Advertisement

Innovating with the ‘The Collaborative Social’ in Japan

  • Tim Murphey
Chapter
Part of the New Language Learning and Teaching Environments book series (NLLTE)

Abstract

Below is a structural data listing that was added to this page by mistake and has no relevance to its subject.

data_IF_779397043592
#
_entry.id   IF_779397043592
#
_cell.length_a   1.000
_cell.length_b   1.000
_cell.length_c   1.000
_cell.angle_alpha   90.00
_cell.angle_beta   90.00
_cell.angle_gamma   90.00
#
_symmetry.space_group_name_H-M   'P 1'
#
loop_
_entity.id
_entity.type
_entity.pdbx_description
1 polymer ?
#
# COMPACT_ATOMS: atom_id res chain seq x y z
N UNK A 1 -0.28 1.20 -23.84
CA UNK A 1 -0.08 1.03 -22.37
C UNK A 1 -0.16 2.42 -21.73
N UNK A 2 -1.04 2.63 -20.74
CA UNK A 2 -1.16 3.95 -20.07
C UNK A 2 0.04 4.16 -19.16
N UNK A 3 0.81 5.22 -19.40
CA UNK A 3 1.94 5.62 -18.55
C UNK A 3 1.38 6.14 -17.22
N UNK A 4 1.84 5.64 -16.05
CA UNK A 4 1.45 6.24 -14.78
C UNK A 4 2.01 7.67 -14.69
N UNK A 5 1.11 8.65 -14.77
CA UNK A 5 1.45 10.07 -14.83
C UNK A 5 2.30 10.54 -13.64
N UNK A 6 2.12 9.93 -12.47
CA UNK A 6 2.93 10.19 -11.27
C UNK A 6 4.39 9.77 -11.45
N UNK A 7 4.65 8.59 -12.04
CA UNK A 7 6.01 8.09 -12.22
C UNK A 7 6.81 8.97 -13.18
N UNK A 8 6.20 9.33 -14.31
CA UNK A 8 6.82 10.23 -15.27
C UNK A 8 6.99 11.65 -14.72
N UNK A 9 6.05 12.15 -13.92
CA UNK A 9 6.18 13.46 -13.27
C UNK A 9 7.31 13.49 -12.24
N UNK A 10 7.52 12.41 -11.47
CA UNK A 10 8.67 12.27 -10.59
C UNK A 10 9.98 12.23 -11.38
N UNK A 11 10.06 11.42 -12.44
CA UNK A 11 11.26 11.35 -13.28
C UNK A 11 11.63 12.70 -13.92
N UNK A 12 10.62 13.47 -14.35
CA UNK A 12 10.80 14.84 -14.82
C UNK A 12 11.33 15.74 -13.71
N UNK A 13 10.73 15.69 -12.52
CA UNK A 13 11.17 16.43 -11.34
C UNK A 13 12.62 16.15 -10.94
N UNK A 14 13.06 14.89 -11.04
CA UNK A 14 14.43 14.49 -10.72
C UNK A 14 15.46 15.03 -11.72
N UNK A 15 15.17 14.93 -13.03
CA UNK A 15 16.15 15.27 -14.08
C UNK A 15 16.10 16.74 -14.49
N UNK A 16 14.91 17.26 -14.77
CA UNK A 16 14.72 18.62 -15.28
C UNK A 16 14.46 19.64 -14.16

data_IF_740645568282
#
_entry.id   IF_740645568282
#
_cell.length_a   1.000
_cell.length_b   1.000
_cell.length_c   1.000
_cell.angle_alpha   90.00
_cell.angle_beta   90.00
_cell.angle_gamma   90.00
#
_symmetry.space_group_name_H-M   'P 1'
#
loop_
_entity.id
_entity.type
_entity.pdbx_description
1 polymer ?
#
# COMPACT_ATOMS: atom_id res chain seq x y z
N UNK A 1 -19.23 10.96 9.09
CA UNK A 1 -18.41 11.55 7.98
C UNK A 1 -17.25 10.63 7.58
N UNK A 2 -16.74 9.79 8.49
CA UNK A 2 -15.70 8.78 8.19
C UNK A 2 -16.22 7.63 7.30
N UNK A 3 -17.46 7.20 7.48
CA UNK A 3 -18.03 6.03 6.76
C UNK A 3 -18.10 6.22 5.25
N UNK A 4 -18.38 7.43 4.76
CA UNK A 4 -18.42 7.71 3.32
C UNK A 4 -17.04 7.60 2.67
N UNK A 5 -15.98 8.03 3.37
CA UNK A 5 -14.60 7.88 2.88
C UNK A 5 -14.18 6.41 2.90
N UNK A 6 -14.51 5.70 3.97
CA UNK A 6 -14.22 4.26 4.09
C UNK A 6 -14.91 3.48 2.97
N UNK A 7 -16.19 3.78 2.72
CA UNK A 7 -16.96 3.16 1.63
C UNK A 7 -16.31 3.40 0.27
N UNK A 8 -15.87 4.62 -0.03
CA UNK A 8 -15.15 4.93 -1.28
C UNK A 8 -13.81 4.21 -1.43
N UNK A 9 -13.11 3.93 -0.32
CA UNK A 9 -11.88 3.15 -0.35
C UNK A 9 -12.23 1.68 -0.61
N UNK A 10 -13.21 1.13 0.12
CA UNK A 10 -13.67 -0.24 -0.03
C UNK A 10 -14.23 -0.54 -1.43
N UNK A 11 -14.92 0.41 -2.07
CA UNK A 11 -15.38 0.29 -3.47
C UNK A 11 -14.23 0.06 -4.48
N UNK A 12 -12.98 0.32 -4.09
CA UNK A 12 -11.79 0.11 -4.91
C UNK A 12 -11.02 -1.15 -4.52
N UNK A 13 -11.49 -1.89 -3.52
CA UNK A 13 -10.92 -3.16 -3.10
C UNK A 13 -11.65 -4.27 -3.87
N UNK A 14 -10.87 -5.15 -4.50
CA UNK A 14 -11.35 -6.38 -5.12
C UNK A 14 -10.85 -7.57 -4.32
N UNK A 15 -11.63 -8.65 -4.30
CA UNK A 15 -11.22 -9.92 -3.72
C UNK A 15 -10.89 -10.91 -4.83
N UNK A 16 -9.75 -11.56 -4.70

This chapter is a very personal and subjective overview of some potentially harmful aspects of society and education in Japan. Social psychology has warned us for many years about the danger of increasing isolation and individualization (III) along with reactive affiliations (e.g. Nazism) just for the sake of belonging to something. Fromm wrote in his 1941 book Escape from Freedom, “to feel completely alone and isolated leads to mental disintegration just as physical starvation leads to death” (p. 17). More recently, biology (Wilson, 1975/2000) and neuroscience (Lieberman, 2013; Cosolino, 2013; Sapolsky, 2018) have stressed and exposed our social needs. Hari’s recent book Lost Connections (2018) has exposed the billion-dollar antidepressant industry as mostly unnecessary when we learn how to socially reconnect with others and our core values. And most recently the UK has created a minister for loneliness position in their government (BBC, 2018) to fight the ill effects of III. Schools it would seem are places where students can go to become more social, but while we teach students in groups we evaluate and score them individually and the amount of social interactions in many classrooms does not often add to a sense of school belonging (Dörnyei & Murphey, 2003; Murphey et al., 2010). This chapter looks at ways to innovate and activate “the collaborative social” in general and during assessments in particular so that students can become more socially adept at bonding and belonging with others. It is unapologetically a blend of several articles and book chapters beginning 30 years ago with my student-made tests (Murphey, 1989). In the introduction below I also reflectively note autobiographically seven sources of innovative practices that I fortunately encountered that I think will tell us how to seed many future innovations in education in Japan. The introduction is followed by three waves of activity around innovating testing.